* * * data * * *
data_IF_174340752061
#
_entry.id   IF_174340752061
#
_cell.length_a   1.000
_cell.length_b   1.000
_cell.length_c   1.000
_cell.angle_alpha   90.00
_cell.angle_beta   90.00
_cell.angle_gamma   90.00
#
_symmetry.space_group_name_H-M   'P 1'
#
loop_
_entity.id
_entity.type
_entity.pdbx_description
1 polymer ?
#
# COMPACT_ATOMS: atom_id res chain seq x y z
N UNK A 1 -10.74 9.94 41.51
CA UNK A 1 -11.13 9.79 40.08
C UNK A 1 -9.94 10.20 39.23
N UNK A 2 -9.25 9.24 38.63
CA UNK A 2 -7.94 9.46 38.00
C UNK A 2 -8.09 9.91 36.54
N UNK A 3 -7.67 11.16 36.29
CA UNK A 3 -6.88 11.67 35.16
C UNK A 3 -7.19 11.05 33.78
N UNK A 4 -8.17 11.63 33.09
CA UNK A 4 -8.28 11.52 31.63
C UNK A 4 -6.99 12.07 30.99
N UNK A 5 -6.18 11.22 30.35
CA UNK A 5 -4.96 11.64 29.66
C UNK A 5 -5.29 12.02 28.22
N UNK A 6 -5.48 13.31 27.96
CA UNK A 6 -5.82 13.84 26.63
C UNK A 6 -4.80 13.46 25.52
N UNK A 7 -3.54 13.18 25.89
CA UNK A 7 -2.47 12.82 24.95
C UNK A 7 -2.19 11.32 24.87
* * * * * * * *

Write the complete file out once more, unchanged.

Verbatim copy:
data_IF_174340752061
#
_entry.id   IF_174340752061
#
_cell.length_a   1.000
_cell.length_b   1.000
_cell.length_c   1.000
_cell.angle_alpha   90.00
_cell.angle_beta   90.00
_cell.angle_gamma   90.00
#
_symmetry.space_group_name_H-M   'P 1'
#
loop_
_entity.id
_entity.type
_entity.pdbx_description
1 polymer ?
#
# COMPACT_ATOMS: atom_id res chain seq x y z
N UNK A 1 -10.74 9.94 41.51
CA UNK A 1 -11.13 9.79 40.08
C UNK A 1 -9.94 10.20 39.23
N UNK A 2 -9.25 9.24 38.63
CA UNK A 2 -7.94 9.46 38.00
C UNK A 2 -8.09 9.91 36.54
N UNK A 3 -7.67 11.16 36.29
CA UNK A 3 -6.88 11.67 35.16
C UNK A 3 -7.19 11.05 33.78
N UNK A 4 -8.17 11.63 33.09
CA UNK A 4 -8.28 11.52 31.63
C UNK A 4 -6.99 12.07 30.99
N UNK A 5 -6.18 11.22 30.35
CA UNK A 5 -4.96 11.64 29.66
C UNK A 5 -5.29 12.02 28.22
N UNK A 6 -5.48 13.31 27.96
CA UNK A 6 -5.82 13.84 26.63
C UNK A 6 -4.80 13.46 25.52
N UNK A 7 -3.54 13.18 25.89
CA UNK A 7 -2.47 12.82 24.95
C UNK A 7 -2.19 11.32 24.87